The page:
At the foot of the railway bridge are the remains of an old dock, the walls constructed from the distinctive red sandstone of this region.
Returning along the path, I could make out the Manchester Ship Canal on the opposite shore, with what looked like another Eddie Stobart distribution facility adjoining it. Beyond loomed the sandstone crags above Frodsham.
As the sun began to set behind clouds to the west, a Ryanair flight made its descent towards John Lennon airport.
The western sky was bathed in a golden glow as the sun set beyond the Welsh hills.
Walking back I suddenly realised that I was not alone: above me, silent columns of seagulls leisurely made their way, following the river, headed for the sea. There were hundreds in any one batch, thousands strung out ahead of me moving towards Liverpool, and more coming on silently behind. I don’t know if this is a nightly movement towards roosting areas on the shore along the coastline of the Mersey Bay, or whether it was associated with the tide, running strongly towards the sea. Whatever it signified, it was a magnificent sight, making a perfect end to a day that begun for me with that honking skein of geese flying above me in Sefton Park.
You do not have to be good.
You do not have to walk on your knees
for a hundred miles through the desert, repenting.
You only have to let the soft animal of your body
love what it loves.
Tell me about despair, yours, and I will tell you mine.
Meanwhile the world goes on.
Meanwhile the sun and the clear pebbles of the rain
are moving across the landscapes,
over the prairies and the deep trees,
the mountains and the rivers.
Meanwhile the wild geese, high in the clean blue air,
are heading home again.
Whoever you are, no matter how lonely,
the world offers itself to your imagination,
calls to you like the wild geese, harsh and exciting –
over and over announcing your place
in the family of things.
– Mary Oliver, ‘Wild Geese’
- Mersey Multimodal Gateway? Step this way: alternative take on the same walk by fellow local blogger Ronnie Hughes at A Sense of Place
- The Edgelands: a zone of wild, mysterious beauty
- A walk in the edgelands: along the Garston shore
- Walking the Mersey: Oglet shore
- Walking the Mersey: Dungeon to Hale Point
- Pickering’s Pasture: sunset on the Mersey
Yesterday I wrote about the connection between Donna Tartt’s new novel and the 1654 painting by Carel Fabritius, The Goldfinch. That set me thinking about why Fabritius had chosen the bird as a subject for a painting, so I thought I’d consult the book I received as a birthday present recently: Birds and People by Mark Cocker.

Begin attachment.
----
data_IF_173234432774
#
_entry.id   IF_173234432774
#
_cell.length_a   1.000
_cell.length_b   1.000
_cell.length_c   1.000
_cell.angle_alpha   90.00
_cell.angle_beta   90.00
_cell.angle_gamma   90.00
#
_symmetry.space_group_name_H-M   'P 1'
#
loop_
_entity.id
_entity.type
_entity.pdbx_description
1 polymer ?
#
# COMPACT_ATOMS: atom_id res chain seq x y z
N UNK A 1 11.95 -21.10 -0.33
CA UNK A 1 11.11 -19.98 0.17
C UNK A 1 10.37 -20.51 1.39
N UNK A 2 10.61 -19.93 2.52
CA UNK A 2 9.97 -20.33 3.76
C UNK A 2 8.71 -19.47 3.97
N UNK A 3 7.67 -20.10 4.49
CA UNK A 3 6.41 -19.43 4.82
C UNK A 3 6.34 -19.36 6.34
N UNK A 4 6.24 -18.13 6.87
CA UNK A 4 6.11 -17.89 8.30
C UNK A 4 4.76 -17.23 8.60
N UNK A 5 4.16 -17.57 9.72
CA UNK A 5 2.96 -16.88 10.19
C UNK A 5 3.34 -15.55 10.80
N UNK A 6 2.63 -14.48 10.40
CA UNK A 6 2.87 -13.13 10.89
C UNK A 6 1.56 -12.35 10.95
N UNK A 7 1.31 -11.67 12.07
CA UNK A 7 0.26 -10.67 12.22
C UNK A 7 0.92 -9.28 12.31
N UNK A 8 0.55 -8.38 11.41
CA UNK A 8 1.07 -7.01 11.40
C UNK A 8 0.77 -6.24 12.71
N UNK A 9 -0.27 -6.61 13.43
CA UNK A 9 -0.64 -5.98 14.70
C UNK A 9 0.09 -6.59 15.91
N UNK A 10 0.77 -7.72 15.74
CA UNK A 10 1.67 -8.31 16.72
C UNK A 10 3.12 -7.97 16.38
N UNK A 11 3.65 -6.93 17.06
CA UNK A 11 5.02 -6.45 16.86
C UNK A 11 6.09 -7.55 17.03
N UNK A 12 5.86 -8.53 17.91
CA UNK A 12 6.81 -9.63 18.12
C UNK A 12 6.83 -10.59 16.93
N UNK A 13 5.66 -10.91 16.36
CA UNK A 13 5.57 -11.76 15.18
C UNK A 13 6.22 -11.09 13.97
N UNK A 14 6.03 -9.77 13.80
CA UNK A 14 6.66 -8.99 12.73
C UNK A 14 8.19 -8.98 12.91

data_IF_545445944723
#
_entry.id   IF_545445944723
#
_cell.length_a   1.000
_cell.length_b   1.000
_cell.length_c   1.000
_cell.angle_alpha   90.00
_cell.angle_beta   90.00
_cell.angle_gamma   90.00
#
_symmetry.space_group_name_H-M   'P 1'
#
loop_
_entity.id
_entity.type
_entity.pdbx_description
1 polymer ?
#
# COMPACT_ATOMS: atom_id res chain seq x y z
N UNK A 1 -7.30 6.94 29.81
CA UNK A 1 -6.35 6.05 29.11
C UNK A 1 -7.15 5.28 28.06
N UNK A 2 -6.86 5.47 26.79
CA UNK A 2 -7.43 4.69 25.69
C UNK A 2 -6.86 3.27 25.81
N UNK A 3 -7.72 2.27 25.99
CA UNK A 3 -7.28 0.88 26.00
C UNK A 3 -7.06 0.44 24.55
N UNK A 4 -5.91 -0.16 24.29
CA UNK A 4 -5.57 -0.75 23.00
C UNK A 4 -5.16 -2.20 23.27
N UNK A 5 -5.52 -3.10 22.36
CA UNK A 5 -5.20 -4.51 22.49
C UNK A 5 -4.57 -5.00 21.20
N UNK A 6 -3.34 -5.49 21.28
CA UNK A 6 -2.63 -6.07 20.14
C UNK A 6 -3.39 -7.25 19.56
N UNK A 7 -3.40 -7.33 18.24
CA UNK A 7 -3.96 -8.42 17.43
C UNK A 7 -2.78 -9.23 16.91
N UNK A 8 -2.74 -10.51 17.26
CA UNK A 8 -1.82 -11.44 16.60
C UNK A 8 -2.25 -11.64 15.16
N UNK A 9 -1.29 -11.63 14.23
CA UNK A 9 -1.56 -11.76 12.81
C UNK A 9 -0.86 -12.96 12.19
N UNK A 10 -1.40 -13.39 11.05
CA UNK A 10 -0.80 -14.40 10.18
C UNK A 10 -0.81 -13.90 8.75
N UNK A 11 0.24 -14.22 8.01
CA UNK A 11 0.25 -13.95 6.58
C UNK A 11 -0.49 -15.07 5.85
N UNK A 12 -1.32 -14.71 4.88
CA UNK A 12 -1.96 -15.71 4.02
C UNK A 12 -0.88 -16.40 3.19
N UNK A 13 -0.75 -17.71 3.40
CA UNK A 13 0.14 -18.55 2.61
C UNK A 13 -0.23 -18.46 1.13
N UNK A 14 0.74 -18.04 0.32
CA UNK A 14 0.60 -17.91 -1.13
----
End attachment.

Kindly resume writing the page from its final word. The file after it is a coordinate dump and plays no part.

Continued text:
What I found there proved to be fascinating. In a sense, Carel Fabritius was following a well-established tradition of the late Middle Ages and Renaissance of featuring a goldfinch in paintings, especially images of the Madonna and holy child. What mattered for these artists was not the accuracy of natural history but the bird’s symbolic or allegorical meaning. Cocker reckons that close on 500 paintings in this period included the goldfinch motif. In the case of the Madonna images, the bird often occupied a central place in the composition, perched on Mary’s fingers or nestled in Christ’s hands.
Detail from Taddeo di Bartolo’s ‘Virgin and Child’,14th century
‘Virgin and Child’, Florence, 14th century.
So what was it about the goldfinch that warranted its inclusion in hundreds of paintings? The answer lies in the bird’s plumage and lifestyle, which had produced in the medieval mind powerful symbolic associations. Cocker quotes the scholar Herbert Friedmann who wrote in The Symbolic Goldfinch (1946) of the ‘ceaseless sweep of allegory through men’s minds. They felt and thought and dreamed in allegories’.
Detail from ‘The Garden of Earthly Delights’ by Hieronymous Bosch, c1510: rampant allegory featuring an outsize goldfinch.
What did the individual feel, then, when they saw an image of a goldfinch? First, there was the bar of gold across the bird’s wings, a colour which, since the ancient Greeks, had been associated with the ability to cure sickness. Then there was the splash of red on the cheeks: as with the robin’s red breast this was a sign to medieval Christians that the bird had acquired blood-coloured feathers while attempting to remove the crown of thorns from while Christ was being crucified.
Finally, not only did thistles have a symbolic association with the crucifixion: thistle seeds are the staple food of the European goldfinch, and thistles were themselves regarded as curative (long credited, for example, as a medicinal ingredient to combat the plague).
John Clare, always observant of bird behaviour, noted the goldfinch’s preference for thistles in his poem, ‘The Redcap’ (an old country name for the bird):
The redcap is a painted bird
and beautiful its feathers are;